Author | Robert A. Howard

Robert A. Howard

By day, I am a mild mannered -- okay, not so much on the mild side -- database developer. Technology was never the career that I intended to pursue. In fact, I had once imagined myself becoming an English teacher at the middle school or even high school level. Becoming a programmer was something that just happened as a result of having a computer in the house from a young age. It pays well enough though, and it turns out I'm better at doing that than I am at being patient with rowdy teenagers, so I'd say that it all turned out for the best.

It was much the same with roleplaying games. At this point in my life, I've been playing them far longer than I haven't. I grew up in a household that was very tolerant and actually encouraged this hobby, and even today, my wife and family are all very patient and understanding of my RPG diversions. So, here I am years later and I'm still playing table-top roleplaying games almost every week. This hobby, like computers, has become a life long obsession.

To complete the marriage of my developer and roleplayer sides, I launched a website called Pen & Paper Games (www.penandpapergames.com) a few years ago with the primary purpose of helping players find other players and games in their area. It is a great resource for anyone who is looking for other gamers that modernizes the old billboard method of finding other players and puts it all on a snazzy Google Map with an easy to search database of thousands of players. We also have an awesome community that has grown over the years. I'd encourage everyone to come and check it out.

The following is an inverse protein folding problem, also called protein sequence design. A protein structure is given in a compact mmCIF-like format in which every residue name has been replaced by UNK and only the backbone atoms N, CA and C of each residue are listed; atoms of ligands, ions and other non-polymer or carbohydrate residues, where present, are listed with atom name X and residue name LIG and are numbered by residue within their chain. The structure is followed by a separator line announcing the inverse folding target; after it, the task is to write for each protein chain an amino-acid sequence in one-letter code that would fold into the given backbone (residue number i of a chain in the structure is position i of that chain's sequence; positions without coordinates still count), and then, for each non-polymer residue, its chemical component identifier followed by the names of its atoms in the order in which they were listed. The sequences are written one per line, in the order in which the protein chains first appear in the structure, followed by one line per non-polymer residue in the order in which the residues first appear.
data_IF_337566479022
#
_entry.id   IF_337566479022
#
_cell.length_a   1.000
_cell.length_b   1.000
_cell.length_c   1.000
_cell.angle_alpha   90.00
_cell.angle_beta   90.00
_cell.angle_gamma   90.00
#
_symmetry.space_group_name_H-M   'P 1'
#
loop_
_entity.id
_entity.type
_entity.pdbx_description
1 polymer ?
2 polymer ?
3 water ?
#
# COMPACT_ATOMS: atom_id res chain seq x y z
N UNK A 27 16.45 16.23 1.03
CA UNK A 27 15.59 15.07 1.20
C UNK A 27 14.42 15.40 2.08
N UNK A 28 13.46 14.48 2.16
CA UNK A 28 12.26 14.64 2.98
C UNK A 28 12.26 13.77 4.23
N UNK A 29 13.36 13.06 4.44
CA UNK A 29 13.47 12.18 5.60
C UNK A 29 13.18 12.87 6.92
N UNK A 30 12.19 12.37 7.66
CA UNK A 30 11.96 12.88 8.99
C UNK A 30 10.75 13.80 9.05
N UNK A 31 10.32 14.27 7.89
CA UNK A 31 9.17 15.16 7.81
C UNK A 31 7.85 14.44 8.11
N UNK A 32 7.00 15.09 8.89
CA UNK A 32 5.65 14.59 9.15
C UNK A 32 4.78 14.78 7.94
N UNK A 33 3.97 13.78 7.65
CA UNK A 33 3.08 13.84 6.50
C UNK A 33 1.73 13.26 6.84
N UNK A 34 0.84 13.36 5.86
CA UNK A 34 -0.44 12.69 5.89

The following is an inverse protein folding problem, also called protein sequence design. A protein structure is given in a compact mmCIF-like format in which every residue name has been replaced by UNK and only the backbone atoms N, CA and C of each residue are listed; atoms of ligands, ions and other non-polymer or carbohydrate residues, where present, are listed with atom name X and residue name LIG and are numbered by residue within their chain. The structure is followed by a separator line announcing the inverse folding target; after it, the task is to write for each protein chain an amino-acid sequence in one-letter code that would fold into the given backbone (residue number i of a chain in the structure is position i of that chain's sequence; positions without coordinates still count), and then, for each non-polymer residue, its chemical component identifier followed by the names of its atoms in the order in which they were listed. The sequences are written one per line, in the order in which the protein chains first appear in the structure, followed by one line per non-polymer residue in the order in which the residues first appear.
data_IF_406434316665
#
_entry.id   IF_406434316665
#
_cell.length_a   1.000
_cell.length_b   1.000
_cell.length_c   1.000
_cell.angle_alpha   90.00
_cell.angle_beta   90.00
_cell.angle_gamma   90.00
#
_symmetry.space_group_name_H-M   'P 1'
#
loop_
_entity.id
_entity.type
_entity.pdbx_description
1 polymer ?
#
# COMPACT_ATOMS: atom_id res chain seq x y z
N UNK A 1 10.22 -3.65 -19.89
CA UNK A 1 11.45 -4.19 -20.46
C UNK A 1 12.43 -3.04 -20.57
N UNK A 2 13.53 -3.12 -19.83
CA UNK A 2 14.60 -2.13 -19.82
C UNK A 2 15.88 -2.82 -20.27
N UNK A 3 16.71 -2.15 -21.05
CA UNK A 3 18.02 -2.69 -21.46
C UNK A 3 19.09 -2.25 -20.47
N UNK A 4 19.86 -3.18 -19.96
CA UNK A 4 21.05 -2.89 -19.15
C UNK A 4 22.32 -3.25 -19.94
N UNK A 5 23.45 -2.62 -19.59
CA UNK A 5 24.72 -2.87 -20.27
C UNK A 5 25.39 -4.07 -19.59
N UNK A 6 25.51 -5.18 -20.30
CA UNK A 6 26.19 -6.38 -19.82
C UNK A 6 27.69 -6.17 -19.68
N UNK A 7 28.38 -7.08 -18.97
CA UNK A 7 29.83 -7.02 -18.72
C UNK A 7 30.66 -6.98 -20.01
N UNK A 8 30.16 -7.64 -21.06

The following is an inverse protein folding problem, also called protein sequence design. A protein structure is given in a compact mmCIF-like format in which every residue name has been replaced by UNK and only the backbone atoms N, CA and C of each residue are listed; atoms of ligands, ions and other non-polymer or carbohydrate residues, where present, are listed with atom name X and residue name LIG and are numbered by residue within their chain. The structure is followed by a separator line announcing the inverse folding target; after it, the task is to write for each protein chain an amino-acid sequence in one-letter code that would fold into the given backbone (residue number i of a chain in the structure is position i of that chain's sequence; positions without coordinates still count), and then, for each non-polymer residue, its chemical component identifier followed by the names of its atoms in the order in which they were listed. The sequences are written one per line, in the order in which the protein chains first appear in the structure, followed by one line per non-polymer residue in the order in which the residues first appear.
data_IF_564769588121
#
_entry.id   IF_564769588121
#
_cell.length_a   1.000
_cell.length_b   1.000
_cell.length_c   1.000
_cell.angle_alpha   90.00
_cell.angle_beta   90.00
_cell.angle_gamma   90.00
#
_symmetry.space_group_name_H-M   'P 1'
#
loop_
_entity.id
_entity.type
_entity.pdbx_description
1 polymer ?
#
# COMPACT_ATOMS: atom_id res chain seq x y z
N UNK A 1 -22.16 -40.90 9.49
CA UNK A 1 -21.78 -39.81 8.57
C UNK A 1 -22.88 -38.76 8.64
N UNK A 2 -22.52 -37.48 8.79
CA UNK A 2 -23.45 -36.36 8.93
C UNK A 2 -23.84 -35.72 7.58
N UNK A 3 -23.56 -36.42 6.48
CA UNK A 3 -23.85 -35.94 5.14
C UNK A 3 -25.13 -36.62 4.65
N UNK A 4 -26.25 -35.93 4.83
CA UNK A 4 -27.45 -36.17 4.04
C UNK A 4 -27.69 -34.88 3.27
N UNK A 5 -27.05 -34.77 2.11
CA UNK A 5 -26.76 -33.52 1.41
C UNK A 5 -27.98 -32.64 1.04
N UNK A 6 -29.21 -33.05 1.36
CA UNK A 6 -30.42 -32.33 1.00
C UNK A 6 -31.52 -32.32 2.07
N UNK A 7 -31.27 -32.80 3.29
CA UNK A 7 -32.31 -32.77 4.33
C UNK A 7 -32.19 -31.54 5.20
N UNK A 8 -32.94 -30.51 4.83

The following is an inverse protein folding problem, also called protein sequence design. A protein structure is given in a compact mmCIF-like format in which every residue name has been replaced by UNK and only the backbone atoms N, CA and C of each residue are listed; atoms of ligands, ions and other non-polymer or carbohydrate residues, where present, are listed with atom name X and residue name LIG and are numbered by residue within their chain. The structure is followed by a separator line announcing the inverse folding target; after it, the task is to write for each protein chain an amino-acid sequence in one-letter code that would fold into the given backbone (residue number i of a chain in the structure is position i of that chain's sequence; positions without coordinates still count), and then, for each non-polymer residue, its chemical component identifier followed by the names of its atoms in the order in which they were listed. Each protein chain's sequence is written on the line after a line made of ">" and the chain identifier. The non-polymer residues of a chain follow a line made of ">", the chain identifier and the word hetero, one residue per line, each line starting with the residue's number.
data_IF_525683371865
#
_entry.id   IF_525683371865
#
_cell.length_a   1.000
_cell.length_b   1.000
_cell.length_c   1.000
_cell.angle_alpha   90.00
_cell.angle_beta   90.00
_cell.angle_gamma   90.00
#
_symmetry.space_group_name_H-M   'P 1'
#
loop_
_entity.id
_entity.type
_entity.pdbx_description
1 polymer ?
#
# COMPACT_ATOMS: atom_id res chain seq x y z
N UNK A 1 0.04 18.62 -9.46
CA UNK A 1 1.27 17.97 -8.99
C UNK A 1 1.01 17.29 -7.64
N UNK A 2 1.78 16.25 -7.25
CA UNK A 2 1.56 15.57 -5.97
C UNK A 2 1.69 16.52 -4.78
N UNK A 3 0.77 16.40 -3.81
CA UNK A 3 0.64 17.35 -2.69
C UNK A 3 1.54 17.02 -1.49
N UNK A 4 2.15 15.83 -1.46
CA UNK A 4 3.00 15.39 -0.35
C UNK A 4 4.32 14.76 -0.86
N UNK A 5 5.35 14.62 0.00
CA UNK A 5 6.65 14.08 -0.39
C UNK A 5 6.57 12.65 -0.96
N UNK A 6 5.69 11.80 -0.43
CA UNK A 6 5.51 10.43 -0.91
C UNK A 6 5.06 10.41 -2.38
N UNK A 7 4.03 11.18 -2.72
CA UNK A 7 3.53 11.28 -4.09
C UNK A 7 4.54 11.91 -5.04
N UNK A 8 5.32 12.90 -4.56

Robert A. Howard (Yeah, I know.. Just one character off from being the famous author of Conan..)


Robert A. Howard

Dark Sun Campaign Setting (D&D 4e) Review

Posted on September 14, 2010 by

I’ve been waiting eagerly for the re-release of the Dark Sun Campaign Setting for a long time – since the early days of 3rd Edition, actually. Why? It’s an amazingly different world in comparison to the somewhat same old and tired fantasy settings out there. But, D&D 3e came and went and Dark Sun languished in some dark corner of the WotC offices – probably collecting dust next to Planescape – forgotten and dejected. I honestly didn’t think I’d ever see this world in print again, but after a decade and half, Wizards of the Coast finally came through with a completely revitalized 4th Edition Athas.

If you haven’t been playing D&D forever and half or just never tried Dark Sun back in its heyday, let me tell you a little bit about what this setting has it store for you. Dark Sun has a very different feel than other settings you may have ever tried.

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Robert A. Howard